on Live Write Thrive:
Do you write in a language that is not your mother tongue? If so, then you’re an exophonic writer, a term coined in 2007 by three German academics.
Exophony is practiced by many writers around the world. Pulitzer Prize–winning author Jhumpa Lahiri published a novel in Italian in 2018. Xiaolu Guo wrote A Concise Chinese-English Dictionary For Lovers, having written her previous books in Chinese. And Kader Abdolah, who moved from Iran to the Netherlands in his thirties, writes his novels in Dutch. These are just a few names, but, really, the list is endless.
There may be various reasons for choosing to write in a language that’s not your first. Writers may choose a particular second language for their writing because they’d like to reach a wider audience. Or, maybe a writer immigrated, and when they signed up for writing classes or other writing opportunities, there was only a “foreign” language available to them.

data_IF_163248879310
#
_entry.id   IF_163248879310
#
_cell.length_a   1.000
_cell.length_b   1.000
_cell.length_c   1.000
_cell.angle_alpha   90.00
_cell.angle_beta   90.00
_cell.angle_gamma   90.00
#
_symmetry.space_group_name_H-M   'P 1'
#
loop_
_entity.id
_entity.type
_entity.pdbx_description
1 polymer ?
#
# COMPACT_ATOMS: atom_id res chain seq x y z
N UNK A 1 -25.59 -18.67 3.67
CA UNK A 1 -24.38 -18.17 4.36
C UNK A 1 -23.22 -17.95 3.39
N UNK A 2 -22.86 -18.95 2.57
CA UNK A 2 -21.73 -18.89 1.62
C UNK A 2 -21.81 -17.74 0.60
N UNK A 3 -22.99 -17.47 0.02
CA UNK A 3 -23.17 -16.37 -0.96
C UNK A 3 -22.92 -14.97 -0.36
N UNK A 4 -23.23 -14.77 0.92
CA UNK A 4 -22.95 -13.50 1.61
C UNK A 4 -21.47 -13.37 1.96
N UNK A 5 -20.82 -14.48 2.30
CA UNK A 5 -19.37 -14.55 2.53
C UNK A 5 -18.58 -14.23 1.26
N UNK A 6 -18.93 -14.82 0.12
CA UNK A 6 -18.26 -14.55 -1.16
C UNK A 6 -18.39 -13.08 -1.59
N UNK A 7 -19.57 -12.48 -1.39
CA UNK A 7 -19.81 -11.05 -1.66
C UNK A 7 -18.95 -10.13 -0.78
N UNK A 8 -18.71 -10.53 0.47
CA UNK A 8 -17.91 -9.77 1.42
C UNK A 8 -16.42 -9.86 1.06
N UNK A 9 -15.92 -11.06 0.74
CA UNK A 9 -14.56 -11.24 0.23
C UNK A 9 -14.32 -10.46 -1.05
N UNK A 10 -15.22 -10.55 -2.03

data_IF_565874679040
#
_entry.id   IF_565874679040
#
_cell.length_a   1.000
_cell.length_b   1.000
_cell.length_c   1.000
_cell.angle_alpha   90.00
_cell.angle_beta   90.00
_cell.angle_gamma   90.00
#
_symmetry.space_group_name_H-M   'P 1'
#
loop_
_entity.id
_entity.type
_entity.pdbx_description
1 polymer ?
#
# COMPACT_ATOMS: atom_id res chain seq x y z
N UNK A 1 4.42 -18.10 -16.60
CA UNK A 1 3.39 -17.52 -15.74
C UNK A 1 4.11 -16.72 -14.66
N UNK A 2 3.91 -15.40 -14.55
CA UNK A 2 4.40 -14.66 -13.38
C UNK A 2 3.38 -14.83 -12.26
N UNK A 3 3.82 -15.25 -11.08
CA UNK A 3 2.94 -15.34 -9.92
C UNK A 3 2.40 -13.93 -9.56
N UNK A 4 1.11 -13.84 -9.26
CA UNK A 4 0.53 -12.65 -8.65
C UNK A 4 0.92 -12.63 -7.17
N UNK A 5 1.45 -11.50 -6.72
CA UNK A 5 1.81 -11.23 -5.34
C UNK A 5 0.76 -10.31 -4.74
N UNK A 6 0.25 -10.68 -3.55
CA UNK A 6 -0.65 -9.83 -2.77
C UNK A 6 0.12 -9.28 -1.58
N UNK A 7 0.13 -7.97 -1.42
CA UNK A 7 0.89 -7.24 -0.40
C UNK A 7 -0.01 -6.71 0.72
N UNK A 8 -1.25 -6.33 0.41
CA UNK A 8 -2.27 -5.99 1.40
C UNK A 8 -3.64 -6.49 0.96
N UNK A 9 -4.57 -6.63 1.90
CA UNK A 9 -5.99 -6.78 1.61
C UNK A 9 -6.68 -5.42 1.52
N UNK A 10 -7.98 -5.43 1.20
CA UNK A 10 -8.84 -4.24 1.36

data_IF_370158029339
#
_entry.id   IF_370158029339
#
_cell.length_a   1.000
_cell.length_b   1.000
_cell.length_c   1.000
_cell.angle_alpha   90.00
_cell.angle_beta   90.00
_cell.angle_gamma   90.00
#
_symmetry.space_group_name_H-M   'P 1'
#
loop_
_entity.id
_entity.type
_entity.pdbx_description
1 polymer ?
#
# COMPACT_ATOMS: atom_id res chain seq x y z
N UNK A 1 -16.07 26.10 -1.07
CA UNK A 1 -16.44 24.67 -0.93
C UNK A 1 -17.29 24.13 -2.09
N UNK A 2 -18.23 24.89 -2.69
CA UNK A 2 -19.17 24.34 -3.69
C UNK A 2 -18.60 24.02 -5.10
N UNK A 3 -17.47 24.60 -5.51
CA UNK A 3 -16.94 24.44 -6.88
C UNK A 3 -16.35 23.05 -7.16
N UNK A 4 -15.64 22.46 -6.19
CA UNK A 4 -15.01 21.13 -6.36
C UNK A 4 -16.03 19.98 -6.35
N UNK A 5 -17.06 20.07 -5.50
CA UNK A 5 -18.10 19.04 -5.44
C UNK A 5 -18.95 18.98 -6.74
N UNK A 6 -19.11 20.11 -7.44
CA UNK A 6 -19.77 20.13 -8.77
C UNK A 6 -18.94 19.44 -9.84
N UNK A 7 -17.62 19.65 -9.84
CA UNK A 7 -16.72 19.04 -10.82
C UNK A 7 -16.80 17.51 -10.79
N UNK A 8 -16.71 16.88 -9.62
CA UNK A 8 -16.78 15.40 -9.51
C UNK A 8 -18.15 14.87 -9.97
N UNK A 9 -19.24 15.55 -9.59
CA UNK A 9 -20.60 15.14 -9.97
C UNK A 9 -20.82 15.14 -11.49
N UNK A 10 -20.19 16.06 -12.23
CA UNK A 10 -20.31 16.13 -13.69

Maybe there’s no particular reason for writing in a non-native language, other than that it feels right. The latter is the case with me. I was raised bilingually in the Netherlands and speak Frisian and Dutch, but I only write in English.
Here are some things to consider when you write, or aspire to write, in a language that is not your mother tongue: